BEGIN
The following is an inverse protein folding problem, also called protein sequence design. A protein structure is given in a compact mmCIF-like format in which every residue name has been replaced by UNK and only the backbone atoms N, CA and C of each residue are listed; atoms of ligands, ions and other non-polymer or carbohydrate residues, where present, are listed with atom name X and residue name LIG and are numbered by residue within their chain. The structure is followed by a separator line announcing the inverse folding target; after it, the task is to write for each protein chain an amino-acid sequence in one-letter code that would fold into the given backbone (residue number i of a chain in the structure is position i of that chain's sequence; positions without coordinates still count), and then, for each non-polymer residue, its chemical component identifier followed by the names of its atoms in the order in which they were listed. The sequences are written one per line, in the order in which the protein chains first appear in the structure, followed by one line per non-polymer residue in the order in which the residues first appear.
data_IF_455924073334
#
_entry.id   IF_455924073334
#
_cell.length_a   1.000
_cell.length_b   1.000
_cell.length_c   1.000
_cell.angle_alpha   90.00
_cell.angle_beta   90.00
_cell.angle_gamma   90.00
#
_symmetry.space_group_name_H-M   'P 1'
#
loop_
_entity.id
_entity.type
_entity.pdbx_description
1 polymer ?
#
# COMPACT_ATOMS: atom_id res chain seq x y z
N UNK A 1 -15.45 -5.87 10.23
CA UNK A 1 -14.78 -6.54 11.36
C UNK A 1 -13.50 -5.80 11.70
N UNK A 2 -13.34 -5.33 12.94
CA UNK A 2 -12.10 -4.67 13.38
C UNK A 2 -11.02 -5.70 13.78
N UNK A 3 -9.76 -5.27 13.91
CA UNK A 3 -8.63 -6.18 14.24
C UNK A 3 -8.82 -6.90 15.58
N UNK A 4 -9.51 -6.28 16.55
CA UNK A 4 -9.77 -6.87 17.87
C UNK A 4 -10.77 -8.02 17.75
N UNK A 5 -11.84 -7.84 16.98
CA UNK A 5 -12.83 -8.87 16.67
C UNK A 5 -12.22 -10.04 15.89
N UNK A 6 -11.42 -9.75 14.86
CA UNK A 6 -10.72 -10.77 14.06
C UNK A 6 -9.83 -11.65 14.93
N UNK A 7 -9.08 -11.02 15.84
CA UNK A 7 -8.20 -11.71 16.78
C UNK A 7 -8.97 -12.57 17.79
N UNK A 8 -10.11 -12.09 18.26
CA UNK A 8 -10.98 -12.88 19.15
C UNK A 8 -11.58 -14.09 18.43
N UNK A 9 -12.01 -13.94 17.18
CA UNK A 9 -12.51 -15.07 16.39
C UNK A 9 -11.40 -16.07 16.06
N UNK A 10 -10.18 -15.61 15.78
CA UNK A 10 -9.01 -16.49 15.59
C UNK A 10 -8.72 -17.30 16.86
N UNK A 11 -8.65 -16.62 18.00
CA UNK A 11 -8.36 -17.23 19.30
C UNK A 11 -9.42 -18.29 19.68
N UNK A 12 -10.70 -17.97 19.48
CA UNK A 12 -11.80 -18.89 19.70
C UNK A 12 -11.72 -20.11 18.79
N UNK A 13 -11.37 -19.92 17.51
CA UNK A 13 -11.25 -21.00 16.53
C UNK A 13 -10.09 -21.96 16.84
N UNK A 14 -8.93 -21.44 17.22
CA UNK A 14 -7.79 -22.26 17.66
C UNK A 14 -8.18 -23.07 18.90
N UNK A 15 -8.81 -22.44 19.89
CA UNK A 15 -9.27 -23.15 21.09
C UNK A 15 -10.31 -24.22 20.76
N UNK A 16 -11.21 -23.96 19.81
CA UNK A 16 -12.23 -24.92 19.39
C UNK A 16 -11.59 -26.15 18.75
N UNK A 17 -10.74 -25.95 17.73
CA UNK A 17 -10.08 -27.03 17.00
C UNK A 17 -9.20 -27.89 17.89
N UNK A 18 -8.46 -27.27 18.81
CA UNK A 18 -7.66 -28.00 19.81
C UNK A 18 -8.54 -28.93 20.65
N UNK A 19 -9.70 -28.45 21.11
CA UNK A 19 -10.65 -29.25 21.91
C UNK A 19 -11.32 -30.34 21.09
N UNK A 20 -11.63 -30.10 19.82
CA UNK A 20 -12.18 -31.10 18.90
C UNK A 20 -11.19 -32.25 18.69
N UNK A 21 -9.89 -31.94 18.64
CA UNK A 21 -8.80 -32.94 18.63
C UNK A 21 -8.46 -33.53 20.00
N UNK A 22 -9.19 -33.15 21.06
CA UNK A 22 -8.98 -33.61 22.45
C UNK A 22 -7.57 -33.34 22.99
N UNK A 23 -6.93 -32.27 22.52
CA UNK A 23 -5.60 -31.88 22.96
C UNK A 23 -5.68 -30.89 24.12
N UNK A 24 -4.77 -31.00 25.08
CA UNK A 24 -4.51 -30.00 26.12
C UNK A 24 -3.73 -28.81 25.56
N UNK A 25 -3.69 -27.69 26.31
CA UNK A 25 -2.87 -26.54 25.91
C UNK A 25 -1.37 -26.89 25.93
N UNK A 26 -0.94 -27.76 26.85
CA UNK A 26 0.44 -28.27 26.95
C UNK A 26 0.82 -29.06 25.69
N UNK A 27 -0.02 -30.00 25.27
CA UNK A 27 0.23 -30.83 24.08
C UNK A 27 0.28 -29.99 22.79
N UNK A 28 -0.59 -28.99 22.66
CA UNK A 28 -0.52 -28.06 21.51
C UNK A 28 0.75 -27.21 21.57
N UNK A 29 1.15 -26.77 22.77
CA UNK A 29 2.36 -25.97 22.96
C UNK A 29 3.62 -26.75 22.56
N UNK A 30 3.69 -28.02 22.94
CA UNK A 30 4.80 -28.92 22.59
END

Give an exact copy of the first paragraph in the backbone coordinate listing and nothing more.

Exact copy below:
The following is an inverse protein folding problem, also called protein sequence design. A protein structure is given in a compact mmCIF-like format in which every residue name has been replaced by UNK and only the backbone atoms N, CA and C of each residue are listed; atoms of ligands, ions and other non-polymer or carbohydrate residues, where present, are listed with atom name X and residue name LIG and are numbered by residue within their chain. The structure is followed by a separator line announcing the inverse folding target; after it, the task is to write for each protein chain an amino-acid sequence in one-letter code that would fold into the given backbone (residue number i of a chain in the structure is position i of that chain's sequence; positions without coordinates still count), and then, for each non-polymer residue, its chemical component identifier followed by the names of its atoms in the order in which they were listed. The sequences are written one per line, in the order in which the protein chains first appear in the structure, followed by one line per non-polymer residue in the order in which the residues first appear.